Did you know more than 16 million Americans have dry eye syndrome, with twice as many women affected as men?

Dry eye syndrome is a common condition when your tears cannot provide enough lubrication for your eyes. Dry eye leads to a burning, itching, or aching sensation that is very uncomfortable.

Depending on the severity of your dry eye, it can go away on its own, or it may not go away without medical intervention.

Learn more about dry eye syndrome symptoms, causes, and treatment.

What Is Dry Eye Syndrome?

When you blink, a film of tears will spread over your eye to keep the surface smooth and clear. The tear film is made of three layers:

  • Oily
  • Watery
  • Mucus

Each layer serves a unique purpose to keep your eyes moist and clean. When your eyes don’t provide enough tears to protect the surface of your eye, it creates an imbalance.

This imbalance causes your eyes to become itchy, red, watery, and painful. This is dry eye syndrome.

Mild cases can be effectively managed with the right choice of treatment, usually over-the-counter eyedrops or lifestyle changes. However, severe cases may require anti-inflammatory medication or surgery.

Without proper treatment, dry eye syndrome can worsen over time.

What Causes Dry Eyes?

There are many causes and risk factors of dry eye syndrome. These include:

  • Gender
  • Age
  • Environment
  • Medication
  • Auto-immune disorders
  • Hormonal changes
  • Vitamin A deficiency

Women are at an increased risk of developing dry eye syndrome due to hormonal fluctuations, including pregnancy and menopause. The same goes for women who take birth control pills and wear contact lenses.

Some women also report dry eyes during their monthly period when estrogen levels fluctuate.

What Are the Symptoms of Dry Eye Syndrome?

The symptoms of dry eye syndrome are mild in most cases. However, dry eyes can lead to more severe symptoms if left untreated. These include:

  • Burning sensation
  • Itchy eyes
  • Aching sensation
  • Heavy eyes
  • Fatigued eyes
  • Sore eyes
  • Dryness
  • Red eyes
  • Blurred vision
  • Light sensitivity
  • Mucus
  • Discomfort when wearing contact lenses

And while it might not make sense, dry eyes can often lead to watery eyes. When eyes dry out, it prompts the lacrimal glands to produce an excess of tears. This eventually overwhelms the eye’s natural drainage system.

If you think you have dry eye syndrome, it’s essential to seek treatment as soon as possible. Left untreated, dry eyes may lead to eye inflammation, a corneal ulcer, or difficulty keeping your eyes open.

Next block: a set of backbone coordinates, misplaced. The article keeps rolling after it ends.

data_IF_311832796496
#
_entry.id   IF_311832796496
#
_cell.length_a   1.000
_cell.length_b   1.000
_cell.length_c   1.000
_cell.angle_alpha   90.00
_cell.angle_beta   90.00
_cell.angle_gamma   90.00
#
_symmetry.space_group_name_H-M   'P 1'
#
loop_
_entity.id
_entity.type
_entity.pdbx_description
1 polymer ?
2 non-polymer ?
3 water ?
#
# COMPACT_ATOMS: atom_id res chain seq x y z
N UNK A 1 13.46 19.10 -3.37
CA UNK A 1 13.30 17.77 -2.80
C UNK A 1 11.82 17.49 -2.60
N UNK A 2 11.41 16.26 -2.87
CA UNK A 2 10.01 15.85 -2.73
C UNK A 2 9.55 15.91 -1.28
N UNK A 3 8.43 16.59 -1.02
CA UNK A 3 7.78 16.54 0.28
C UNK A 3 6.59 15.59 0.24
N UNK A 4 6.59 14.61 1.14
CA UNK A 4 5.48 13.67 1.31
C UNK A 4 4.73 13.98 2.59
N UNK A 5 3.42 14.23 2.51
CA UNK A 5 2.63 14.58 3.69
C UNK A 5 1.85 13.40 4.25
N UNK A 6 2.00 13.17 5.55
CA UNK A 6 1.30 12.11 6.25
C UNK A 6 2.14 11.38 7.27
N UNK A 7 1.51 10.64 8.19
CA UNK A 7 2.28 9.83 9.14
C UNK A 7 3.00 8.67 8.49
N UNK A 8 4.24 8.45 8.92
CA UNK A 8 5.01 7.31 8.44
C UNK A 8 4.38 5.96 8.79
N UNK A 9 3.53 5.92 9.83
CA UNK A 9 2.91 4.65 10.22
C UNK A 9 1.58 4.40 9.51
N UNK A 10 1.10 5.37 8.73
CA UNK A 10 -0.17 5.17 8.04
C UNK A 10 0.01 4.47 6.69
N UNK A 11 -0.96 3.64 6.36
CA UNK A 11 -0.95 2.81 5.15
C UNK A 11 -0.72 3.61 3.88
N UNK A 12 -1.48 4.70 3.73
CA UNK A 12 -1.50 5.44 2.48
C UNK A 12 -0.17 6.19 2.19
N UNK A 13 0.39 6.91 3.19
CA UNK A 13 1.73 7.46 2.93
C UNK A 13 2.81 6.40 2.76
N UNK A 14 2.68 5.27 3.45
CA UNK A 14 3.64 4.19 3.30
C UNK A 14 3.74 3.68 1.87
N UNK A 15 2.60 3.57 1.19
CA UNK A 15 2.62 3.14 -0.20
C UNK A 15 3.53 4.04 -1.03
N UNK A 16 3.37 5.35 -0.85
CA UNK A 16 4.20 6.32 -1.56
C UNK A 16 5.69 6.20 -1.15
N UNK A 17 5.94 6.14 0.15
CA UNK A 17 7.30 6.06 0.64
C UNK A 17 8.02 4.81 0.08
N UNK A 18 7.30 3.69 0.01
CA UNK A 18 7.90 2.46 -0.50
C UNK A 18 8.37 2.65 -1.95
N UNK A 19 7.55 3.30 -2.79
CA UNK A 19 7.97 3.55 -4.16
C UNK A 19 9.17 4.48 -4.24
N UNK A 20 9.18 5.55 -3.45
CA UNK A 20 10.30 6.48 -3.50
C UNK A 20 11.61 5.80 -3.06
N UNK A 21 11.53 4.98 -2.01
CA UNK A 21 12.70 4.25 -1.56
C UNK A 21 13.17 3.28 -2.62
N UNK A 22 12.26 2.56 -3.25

How Is Dry Eye Syndrome Diagnosed?

If you are experiencing symptoms of dry eye syndrome, schedule an appointment for an eye exam at your nearest clinic. During your exam, your optometrist will perform a series of tests to evaluate the physical condition of your eyes.

Tests may include:

  • Fluorescein eye test
  • Shirmer’s test
  • Lissamine green test

As part of your exam, your eye specialist will also inspect your eyelids for signs of blocked oil glands. They will also check for inflammation, tear duct blockage, and signs of wear on your corneas.

Dry Eye Syndrome Treatments

After being diagnosed with dry eye syndrome, your optometrist will recommend a treatment plan appropriate to the severity of the condition.

It’s important to note that there is no cure for dry eye, but there are effective ways to manage the condition.

Your optometrist may suggest the following treatment options.

Environmental and Lifestyle Changes

One of the first treatments your optometrist will recommend is lifestyle modifications. This can include:

  • Limiting screen time
  • Wearing sunglasses while outside
  • Taking a break from contact lenses
  • Removing makeup before bed
  • Placing warm compresses on your eyes
  • Adding Omega-3 fatty acids to your diet

Omega-3 has anti-inflammatory properties and may be an effective treatment strategy for improving dry eyes. You can get Omega-3s from fish and other seafood, nuts and seeds, and supplements.

Medication Change

Antidepressants, decongestants, and blood pleasure medications can cause dry eye syndrome. If this is the case, you may need to be prescribed an alternative medication not associated with dry eyes.

If you suspect you have dry eyes, do not stop taking the medication without first speaking with a health care provider.


Eyedrops will replenish the moisture on the outer surface of your eyes. Such eyedrops are generally safe to use as often as you need them, although some suggest no more than four doses per day.

If you need more than four doses per day, you might want to consider alternative treatment.

Switching Contact Lenses

Your current contact lenses may be the driving force behind your dry eyes. The symptoms of dry eyes can be more severe if you wear contact lenses, especially when they start to dry out too.

Switching contact lenses may relieve your dry eyes. If problems persist, you might like to consider vision correction surgery. LASIK can help you achieve between 20/20 and 20/40 vision without the need to wear contact lenses.


Severe dry eye disease may need to be treated through surgery. This type of surgery may involve complete or partial closure of tear ducts, keeping the tears on the surface of your eye longer.

Protect Your Eyes

Tears are necessary for protecting your eyes from infections by helping to wash away germs. They also help provide you with a clear vision.

When your eyes don’t produce enough tears, you’re at risk of developing dry eye syndrome. If over-the-counter treatments don’t work, it’s time to see an optometrist.

At Kentucky Eye Institute, we provide exceptional dry eye care services tailored to our patients.

We understand the importance of good eye health. That’s why we aim to serve you with the highest quality of care.

Don’t let dry eyes get you down! Call your nearest office and make an appointment today.